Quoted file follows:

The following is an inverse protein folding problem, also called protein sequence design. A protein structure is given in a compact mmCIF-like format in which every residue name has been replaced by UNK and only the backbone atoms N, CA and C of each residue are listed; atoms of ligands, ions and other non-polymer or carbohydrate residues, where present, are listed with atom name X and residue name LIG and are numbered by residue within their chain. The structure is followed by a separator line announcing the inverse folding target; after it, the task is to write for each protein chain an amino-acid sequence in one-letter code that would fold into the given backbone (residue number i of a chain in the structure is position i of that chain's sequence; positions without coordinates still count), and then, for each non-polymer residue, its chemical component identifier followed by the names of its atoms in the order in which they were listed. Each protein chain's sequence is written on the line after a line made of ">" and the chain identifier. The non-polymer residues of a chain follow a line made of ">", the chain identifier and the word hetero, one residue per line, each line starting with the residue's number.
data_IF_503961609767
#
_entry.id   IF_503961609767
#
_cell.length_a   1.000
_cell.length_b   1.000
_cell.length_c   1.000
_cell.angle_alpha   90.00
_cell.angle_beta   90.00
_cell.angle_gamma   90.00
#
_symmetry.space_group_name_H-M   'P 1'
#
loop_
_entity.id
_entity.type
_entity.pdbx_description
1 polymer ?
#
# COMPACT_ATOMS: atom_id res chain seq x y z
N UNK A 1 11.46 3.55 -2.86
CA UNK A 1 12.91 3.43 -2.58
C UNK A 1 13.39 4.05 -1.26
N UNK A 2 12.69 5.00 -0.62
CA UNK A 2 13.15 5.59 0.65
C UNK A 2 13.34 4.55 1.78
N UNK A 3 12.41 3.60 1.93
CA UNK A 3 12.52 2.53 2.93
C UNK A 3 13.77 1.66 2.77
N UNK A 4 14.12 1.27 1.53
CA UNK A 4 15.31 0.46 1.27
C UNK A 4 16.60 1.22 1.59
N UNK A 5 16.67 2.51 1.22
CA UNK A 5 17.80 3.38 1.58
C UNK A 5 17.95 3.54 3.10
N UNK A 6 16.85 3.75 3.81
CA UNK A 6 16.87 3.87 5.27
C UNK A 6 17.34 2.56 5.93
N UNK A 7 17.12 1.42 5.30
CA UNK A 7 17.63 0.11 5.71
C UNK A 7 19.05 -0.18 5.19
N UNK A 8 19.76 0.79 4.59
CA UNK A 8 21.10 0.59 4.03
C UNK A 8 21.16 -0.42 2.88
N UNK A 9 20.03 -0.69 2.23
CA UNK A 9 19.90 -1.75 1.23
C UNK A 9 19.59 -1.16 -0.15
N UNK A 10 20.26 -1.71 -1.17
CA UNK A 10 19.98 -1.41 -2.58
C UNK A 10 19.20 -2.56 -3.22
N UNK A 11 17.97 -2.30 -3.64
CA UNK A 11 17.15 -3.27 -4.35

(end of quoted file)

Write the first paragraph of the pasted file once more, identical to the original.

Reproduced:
The following is an inverse protein folding problem, also called protein sequence design. A protein structure is given in a compact mmCIF-like format in which every residue name has been replaced by UNK and only the backbone atoms N, CA and C of each residue are listed; atoms of ligands, ions and other non-polymer or carbohydrate residues, where present, are listed with atom name X and residue name LIG and are numbered by residue within their chain. The structure is followed by a separator line announcing the inverse folding target; after it, the task is to write for each protein chain an amino-acid sequence in one-letter code that would fold into the given backbone (residue number i of a chain in the structure is position i of that chain's sequence; positions without coordinates still count), and then, for each non-polymer residue, its chemical component identifier followed by the names of its atoms in the order in which they were listed. Each protein chain's sequence is written on the line after a line made of ">" and the chain identifier. The non-polymer residues of a chain follow a line made of ">", the chain identifier and the word hetero, one residue per line, each line starting with the residue's number.